The old Laborers' Local 362 union hiring hall is being demolished this week. The building featured a mural created by Kari Sandhaas in the 1980s, which displayed Bloomington-Normal’s historical relationship with labor and unionizing.
According to her husband, Mike Matejka, the mural is an important reflection of Bloomington-Normal’s close relationship with labor unions.
“Here's a place where every morning there were 70 to 90 laborers waiting for work. There were numerous political meetings, there were multiple unions that met there. Never once did anybody graffiti, never once did anybody try to do anything to this, even though dozens of people were in and out. And I think that shows that sense that this was ours, this belonged to the group. And so there was a lot of respect shown toward this piece of artwork,” said Matejka.
The community has been unionizing since the 1850s. One of the scenes featured in the mural is the Chicago-Alton Railroad strike of 1854, and later Bloomington-Normal was one of the figureheads of the nationwide railroad worker strike of 1922.
The mural also features the longest firefighter strike in United States history, in 1978, lasting 56 days. Matejka and Sandhaas included scenes from the Ferrara Candy Company (then called Beich Candy Company) strike in 1937. Many community members came forward to share stories about mothers and grandmothers who were involved in the strikes.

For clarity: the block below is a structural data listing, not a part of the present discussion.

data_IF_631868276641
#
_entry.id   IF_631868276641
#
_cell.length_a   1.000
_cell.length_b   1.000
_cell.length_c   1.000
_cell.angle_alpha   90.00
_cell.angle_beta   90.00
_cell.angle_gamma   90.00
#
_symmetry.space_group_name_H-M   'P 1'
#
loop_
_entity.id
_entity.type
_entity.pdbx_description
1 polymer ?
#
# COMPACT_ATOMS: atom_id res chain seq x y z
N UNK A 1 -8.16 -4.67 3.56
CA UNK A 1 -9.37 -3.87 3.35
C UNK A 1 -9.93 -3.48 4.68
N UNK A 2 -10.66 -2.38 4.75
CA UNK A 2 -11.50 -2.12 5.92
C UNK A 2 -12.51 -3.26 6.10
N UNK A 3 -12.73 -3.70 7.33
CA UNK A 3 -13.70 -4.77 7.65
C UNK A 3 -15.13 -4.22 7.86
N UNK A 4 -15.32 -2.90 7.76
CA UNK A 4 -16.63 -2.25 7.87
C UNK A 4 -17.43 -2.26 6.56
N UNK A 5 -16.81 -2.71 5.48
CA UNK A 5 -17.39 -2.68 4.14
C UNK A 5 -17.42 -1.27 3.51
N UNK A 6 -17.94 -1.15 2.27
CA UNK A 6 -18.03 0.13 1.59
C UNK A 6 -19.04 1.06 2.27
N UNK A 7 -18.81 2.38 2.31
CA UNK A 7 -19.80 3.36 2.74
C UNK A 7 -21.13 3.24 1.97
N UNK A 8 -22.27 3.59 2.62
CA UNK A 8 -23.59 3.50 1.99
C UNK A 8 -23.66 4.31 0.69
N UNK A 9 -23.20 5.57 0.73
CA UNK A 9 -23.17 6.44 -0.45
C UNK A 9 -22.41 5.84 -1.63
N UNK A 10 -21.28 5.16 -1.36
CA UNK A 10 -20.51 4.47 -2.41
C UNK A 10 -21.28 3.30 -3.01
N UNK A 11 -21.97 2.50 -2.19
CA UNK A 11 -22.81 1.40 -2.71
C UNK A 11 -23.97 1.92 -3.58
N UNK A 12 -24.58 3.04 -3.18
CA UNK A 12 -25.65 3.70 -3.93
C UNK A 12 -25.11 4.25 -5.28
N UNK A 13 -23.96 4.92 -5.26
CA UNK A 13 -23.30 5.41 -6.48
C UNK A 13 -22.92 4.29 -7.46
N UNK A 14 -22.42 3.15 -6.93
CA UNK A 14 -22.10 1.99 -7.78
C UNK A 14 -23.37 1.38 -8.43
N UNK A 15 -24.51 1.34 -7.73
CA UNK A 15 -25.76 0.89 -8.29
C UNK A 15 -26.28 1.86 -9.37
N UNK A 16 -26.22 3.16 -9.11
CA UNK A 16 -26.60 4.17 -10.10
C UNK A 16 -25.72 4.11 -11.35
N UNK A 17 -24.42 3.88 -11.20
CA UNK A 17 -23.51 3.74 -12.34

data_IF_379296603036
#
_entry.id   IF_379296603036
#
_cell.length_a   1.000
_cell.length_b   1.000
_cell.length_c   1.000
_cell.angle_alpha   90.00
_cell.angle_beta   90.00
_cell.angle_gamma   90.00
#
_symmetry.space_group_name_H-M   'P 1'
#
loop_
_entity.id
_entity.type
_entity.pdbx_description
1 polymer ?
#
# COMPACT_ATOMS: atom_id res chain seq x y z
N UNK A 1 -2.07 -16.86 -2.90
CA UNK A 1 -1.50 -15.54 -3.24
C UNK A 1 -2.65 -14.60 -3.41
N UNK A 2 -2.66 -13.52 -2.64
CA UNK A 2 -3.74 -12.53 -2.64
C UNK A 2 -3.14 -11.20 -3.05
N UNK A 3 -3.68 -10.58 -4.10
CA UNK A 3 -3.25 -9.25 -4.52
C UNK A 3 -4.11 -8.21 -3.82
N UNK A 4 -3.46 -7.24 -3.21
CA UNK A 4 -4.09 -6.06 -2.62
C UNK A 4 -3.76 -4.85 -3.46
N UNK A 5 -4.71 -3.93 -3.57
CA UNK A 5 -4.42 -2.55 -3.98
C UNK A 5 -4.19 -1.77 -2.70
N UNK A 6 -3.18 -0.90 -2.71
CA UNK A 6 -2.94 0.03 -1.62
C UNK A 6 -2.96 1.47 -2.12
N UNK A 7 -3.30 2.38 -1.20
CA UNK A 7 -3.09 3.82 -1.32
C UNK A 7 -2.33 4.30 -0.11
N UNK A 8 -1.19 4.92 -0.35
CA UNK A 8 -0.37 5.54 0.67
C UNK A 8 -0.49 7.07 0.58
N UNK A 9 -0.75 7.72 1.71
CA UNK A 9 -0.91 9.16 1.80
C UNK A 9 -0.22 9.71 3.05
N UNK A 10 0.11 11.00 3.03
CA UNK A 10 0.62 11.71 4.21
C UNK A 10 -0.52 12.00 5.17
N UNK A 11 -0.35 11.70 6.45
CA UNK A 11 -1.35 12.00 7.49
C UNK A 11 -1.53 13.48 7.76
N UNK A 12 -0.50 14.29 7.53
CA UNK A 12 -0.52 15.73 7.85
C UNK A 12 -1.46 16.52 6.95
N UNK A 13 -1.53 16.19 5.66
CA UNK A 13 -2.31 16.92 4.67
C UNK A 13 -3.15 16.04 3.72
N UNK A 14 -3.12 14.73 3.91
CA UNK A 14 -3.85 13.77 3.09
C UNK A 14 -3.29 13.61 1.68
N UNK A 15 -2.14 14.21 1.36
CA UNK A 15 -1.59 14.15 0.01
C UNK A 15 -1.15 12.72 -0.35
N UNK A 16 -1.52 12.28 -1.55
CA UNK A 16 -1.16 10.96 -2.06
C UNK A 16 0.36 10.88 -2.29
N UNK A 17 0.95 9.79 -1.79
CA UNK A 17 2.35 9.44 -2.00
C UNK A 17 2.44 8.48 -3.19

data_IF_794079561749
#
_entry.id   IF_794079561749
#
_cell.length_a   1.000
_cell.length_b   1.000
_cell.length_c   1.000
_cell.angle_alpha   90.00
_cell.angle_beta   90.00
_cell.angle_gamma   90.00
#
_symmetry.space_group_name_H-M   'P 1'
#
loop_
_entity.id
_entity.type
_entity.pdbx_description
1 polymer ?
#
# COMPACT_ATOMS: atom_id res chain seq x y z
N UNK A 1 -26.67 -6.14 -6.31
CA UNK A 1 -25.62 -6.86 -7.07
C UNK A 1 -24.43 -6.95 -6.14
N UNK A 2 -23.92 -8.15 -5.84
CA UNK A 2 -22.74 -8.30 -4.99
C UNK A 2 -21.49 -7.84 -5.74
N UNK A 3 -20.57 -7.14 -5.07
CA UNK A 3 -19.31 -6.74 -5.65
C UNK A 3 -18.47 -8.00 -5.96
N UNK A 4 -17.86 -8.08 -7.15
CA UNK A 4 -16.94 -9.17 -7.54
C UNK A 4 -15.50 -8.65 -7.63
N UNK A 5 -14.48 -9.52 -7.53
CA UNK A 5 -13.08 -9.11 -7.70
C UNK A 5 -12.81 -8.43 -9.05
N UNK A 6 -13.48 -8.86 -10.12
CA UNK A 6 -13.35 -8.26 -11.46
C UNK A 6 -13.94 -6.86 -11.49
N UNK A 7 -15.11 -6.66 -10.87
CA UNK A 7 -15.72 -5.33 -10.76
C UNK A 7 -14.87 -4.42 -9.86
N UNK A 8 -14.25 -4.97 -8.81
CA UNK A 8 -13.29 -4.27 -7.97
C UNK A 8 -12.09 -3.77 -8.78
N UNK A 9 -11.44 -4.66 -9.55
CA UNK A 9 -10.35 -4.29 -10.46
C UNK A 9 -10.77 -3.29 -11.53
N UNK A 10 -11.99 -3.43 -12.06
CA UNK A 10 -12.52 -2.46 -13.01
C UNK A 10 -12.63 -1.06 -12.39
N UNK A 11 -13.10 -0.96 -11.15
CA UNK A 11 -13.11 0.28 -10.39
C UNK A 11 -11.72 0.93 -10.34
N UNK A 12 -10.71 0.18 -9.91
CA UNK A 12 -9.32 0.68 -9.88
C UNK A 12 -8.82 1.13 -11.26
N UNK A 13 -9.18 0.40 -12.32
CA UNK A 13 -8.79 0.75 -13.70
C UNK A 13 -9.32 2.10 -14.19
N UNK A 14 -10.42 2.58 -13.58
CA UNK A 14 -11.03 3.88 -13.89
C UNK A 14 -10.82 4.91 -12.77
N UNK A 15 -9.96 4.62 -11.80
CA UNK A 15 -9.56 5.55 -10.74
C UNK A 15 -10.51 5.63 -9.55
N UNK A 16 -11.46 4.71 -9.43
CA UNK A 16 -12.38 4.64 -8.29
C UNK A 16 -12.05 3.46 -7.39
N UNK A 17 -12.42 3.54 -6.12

Matejka emphasized women as the leaders of labor movements in Bloomington-Normal.
“Mike had done a lot of history research in the late 70s on local labor history, here in Bloomington-Normal, and this mural actually builds on that foundation of research that he did, but once those stories started to be gathered, then we identified where those people were and people did bring out their photographs. So different faces in the mural are based on those photographs of individuals,” said Sandhaas.
She also said she does not believe murals are losing relevance, but rather viewers are shifting their perceptions. Sandhaas cited stained glass windows as an example of relaying stories through images and art, but images and art are digitized more frequently for historical archiving.
The mural was open for one last public viewing on Friday. A high-resolution photo was taken, and there are discussions of whether the mural will be reproduced in the new Laborers hall.
Listen to the full interview with Sandhaas and Matejka:
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